The great-nephew filed an affidavit in which he claimed that throughout 2018, the deceased allegedly told him that half of her house would be left to him. In the last year of her life, when the impugned Will was executed, the great-nephew claimed the deceased told him about her medication making her feel unwell or fatigued and that it caused her to experience some confusion. He stated that she was frequently admitted to the hospital in the year leading up to her death. She could not hear as well as she used to and had been prescribed more medication by her psychiatrist. The great-nephew pointed to the deceased’s recorded medication history from 2016 to 2019, which showed a marked increase in dosage between the making of the 2018 Will and the 2019 Will.
Finally, the great-nephew commented on the deceased’s behaviour. As an example, he referred to an incident in which the deceased refused to see him on his birthday after he had simply failed to give a bottle of olive oil to her relative. He also noted that a family friend seemed to be spending a lot of time at the house during that time.
One of the deceased’s relatives submitted an affidavit confirming that the deceased had been unwell during the last year of her life. The relative stated that the deceased frequently complained about her medication and may have been experiencing hallucinations. The relative also noted the increased time spent between the deceased and the family friend.
Another relative confirmed by way of affidavit that the great-nephew was to receive 50% of the deceased’s home, according to the deceased’s statements in 2018. This relative stated that she had initially assisted the deceased by taking her to church after her husband’s death, but she was eventually replaced in this task by the family friend.
Evidence did not demonstrate that deceased lacked testamentary capacity
After assessing the great-nephew’s submissions, the Court noted that all of his evidence did not lead to the conclusion that the deceased had lost her testamentary capacity by the time she had executed the 2019 Will. It was accepted that the deceased likely did tell the great-nephew and others that he would receive half of the home in 2018. However, this did not mean that her intentions in executing the 2019 Will should be questioned. Even the hallucinations described to a relative were posed more as “vivid dreams” than hallucinations affecting testamentary capacity.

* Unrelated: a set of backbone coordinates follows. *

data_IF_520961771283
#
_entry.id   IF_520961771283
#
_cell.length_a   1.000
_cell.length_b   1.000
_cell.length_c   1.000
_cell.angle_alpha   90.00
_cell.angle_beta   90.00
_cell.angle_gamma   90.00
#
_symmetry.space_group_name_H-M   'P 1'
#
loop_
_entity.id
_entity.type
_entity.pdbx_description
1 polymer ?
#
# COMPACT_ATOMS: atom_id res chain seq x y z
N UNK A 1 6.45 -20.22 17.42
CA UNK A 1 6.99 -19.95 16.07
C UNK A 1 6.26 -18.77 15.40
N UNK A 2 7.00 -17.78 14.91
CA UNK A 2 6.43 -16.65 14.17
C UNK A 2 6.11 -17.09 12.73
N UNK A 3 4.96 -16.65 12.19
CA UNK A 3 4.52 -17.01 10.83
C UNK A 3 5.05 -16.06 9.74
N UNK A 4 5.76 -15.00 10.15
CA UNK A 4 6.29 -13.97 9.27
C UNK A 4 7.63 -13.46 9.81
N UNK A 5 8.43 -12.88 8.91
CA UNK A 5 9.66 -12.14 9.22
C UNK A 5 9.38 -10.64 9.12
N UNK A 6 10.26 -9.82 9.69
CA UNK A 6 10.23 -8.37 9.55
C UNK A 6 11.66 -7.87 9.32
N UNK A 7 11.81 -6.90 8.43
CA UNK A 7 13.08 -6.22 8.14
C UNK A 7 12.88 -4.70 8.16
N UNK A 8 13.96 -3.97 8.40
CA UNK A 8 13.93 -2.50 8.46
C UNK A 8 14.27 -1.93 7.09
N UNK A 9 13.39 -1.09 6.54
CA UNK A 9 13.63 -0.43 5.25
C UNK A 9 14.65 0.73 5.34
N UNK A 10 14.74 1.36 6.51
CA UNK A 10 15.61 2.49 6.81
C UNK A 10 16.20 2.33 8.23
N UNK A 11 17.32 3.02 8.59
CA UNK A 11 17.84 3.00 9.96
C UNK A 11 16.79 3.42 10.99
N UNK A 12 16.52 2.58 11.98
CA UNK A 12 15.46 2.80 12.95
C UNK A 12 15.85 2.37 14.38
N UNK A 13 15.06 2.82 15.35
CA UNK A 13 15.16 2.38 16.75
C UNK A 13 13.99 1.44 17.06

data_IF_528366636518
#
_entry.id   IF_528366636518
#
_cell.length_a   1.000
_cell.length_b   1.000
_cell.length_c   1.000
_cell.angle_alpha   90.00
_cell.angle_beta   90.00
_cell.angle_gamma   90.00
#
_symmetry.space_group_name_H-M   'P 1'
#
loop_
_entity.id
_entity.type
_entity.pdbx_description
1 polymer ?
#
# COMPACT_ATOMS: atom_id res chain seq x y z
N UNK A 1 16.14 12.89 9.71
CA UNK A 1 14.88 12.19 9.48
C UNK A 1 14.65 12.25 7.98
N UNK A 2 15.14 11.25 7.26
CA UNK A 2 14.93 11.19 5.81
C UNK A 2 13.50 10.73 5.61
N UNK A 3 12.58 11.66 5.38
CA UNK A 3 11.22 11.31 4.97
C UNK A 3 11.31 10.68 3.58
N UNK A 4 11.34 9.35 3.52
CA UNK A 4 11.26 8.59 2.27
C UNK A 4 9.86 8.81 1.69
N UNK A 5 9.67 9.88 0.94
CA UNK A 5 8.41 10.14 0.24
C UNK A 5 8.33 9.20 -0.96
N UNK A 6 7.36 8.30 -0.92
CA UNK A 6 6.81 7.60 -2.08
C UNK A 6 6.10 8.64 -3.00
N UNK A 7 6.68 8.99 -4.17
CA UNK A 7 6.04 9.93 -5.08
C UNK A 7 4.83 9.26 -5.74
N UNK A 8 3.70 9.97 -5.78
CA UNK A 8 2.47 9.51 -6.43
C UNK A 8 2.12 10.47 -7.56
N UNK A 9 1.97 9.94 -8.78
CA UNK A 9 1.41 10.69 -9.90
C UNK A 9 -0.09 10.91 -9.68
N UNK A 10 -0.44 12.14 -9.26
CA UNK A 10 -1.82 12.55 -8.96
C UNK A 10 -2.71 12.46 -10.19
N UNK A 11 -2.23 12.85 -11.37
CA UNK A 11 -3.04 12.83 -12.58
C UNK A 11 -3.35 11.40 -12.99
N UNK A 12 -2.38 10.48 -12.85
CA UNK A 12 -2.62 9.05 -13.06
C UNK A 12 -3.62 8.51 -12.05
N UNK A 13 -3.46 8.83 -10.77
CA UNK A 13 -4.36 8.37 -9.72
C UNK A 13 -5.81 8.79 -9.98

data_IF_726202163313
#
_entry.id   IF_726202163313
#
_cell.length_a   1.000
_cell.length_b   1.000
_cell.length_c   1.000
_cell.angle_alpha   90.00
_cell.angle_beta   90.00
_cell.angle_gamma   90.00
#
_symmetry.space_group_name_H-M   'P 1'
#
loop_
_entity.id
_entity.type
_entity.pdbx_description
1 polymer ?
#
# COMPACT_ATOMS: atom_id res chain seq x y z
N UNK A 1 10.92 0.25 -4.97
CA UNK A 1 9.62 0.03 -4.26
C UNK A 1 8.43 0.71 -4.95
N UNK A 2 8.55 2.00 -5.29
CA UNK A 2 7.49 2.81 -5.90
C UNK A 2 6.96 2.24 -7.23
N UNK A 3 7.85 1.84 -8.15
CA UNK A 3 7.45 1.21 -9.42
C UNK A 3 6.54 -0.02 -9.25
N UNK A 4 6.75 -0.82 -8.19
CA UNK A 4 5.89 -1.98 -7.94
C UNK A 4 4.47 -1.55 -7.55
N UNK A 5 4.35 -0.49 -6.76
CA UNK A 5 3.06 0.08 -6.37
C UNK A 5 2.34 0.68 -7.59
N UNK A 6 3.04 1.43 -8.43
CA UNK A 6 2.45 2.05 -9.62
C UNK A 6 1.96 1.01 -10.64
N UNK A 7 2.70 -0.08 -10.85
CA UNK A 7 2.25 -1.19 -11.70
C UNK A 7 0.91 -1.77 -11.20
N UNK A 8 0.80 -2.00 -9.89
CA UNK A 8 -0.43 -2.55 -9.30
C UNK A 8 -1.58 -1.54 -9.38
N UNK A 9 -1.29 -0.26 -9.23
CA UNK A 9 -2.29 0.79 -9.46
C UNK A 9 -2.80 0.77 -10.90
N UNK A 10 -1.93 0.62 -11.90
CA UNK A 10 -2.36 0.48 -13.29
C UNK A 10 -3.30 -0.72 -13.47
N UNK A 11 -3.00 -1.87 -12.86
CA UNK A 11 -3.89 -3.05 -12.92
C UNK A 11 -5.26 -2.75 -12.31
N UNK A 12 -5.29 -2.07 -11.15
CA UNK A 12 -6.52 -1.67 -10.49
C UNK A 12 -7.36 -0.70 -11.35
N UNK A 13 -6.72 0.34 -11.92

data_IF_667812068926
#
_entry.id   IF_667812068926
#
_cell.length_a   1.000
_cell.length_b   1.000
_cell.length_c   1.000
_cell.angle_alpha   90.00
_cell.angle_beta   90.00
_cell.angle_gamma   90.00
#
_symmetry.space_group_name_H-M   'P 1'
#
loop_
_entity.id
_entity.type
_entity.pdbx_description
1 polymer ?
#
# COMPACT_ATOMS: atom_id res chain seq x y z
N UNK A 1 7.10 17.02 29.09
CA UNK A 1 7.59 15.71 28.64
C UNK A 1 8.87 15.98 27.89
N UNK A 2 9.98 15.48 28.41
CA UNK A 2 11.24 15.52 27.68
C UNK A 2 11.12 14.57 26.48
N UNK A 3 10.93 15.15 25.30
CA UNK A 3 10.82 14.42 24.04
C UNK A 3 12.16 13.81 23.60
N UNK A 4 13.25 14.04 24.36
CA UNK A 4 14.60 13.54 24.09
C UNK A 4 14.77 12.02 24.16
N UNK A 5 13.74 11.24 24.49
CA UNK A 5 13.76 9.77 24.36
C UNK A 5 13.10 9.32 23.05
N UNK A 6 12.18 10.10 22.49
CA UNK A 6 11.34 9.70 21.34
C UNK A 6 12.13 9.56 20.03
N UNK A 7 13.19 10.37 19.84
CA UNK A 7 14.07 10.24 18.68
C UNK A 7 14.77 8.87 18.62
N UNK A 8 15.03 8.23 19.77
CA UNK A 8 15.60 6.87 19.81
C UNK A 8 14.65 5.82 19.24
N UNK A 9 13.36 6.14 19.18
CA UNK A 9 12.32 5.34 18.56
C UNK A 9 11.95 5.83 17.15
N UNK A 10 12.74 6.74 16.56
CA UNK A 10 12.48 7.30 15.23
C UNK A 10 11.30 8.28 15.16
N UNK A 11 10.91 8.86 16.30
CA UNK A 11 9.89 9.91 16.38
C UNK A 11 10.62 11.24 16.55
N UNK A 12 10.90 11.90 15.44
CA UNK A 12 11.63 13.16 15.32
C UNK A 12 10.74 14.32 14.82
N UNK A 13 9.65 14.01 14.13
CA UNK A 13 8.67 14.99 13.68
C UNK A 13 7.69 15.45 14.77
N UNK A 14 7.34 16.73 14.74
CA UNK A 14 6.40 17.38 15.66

The Court further held that the family friend’s involvement in the deceased’s life does not prove that the friend had undue influence over the deceased. Likewise, the increased medication dosages did not automatically mean the deceased lacked testamentary capacity. In fact, she had also been prescribed medication ahead of the drafting of the 2018 Will. The great-nephew did not tender evidence that such an increase in 2019 would have affected her capacity.
For all of these reasons, the great-nephew’s Notice of Objection was vacated by the Court. The Court directed the Registrar to issue a Certificate of Appointment of Estate Trustee to the executor under the 2019 Will.
Derfel Estate Law Helps Position Clients for Success in Will Challenges
At Derfel Estate Law, we understand how difficult it can be to handle the affairs of a loved one’s estate after they have passed. Our experienced team of estate lawyers is always up to date on estate administration requirements and has extensive experience with Will challenges. We are committed to providing our clients with personalized attention and work closely with you through the duration of your case to keep you informed every step of the way. Contact us by phone at 416-847-3580 or reach us online to schedule a confidential consultation.